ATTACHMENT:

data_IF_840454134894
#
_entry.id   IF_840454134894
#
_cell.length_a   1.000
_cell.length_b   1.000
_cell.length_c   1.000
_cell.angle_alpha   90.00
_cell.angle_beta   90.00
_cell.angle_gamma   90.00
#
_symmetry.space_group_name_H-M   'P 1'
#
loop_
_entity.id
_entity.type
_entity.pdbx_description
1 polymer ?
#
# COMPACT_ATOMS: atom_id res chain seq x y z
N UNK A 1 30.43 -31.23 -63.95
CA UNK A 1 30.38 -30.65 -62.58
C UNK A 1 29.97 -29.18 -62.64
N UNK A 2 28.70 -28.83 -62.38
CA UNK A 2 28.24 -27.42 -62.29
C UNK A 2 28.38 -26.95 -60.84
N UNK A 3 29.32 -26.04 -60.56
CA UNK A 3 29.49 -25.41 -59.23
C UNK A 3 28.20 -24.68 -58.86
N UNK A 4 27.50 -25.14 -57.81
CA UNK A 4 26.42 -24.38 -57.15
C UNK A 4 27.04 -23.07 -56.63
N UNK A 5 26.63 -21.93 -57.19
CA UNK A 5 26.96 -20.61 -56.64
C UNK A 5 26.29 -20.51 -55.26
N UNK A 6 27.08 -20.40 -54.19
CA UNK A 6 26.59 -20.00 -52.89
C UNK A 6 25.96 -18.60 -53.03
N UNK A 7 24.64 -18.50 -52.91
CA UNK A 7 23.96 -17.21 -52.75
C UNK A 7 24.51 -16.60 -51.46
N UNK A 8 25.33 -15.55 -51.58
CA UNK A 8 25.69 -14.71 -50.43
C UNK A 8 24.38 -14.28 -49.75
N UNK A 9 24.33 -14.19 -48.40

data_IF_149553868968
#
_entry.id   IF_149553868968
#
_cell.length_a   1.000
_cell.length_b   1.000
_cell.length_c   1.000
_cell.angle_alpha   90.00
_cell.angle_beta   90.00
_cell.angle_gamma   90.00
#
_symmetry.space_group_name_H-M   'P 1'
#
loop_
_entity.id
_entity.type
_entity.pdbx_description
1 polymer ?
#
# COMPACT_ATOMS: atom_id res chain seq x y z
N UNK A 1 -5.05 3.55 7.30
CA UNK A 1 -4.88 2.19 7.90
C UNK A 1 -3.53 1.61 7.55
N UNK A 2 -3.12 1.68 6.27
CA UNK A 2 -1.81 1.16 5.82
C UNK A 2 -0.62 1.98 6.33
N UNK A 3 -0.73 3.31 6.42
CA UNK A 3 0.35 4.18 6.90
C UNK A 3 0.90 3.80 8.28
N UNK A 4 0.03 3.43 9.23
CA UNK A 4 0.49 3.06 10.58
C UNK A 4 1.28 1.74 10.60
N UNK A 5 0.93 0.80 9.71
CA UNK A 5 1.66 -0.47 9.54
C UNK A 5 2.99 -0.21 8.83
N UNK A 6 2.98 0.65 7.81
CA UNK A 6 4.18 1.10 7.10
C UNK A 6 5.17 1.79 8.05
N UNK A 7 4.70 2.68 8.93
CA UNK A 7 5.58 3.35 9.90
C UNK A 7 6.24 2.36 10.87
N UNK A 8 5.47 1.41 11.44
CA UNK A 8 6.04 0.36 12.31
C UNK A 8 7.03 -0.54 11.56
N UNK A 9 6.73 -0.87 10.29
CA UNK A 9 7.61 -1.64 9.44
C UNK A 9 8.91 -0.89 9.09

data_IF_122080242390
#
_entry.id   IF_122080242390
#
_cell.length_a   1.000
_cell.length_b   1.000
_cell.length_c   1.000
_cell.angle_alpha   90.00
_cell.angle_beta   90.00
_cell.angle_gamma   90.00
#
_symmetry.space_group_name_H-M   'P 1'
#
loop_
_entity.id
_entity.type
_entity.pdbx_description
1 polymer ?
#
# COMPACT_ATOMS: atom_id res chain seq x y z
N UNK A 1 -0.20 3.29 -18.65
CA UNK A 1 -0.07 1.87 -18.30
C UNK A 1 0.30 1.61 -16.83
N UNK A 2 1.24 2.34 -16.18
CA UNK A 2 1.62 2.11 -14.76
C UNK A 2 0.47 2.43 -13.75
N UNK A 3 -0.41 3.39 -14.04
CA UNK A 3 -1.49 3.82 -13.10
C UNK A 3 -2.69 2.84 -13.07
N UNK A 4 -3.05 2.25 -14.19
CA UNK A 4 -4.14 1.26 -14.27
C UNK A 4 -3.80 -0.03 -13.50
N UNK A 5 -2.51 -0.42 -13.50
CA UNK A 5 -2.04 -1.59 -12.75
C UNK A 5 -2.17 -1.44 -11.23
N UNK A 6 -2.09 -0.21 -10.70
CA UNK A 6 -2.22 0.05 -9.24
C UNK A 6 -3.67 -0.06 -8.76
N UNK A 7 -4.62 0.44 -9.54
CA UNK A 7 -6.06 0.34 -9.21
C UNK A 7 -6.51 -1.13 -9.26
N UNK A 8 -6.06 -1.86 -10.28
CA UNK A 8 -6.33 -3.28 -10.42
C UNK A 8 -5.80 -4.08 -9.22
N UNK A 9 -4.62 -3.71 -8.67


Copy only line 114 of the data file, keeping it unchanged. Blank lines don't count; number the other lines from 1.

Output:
CA UNK A 1 -0.07 1.87 -18.30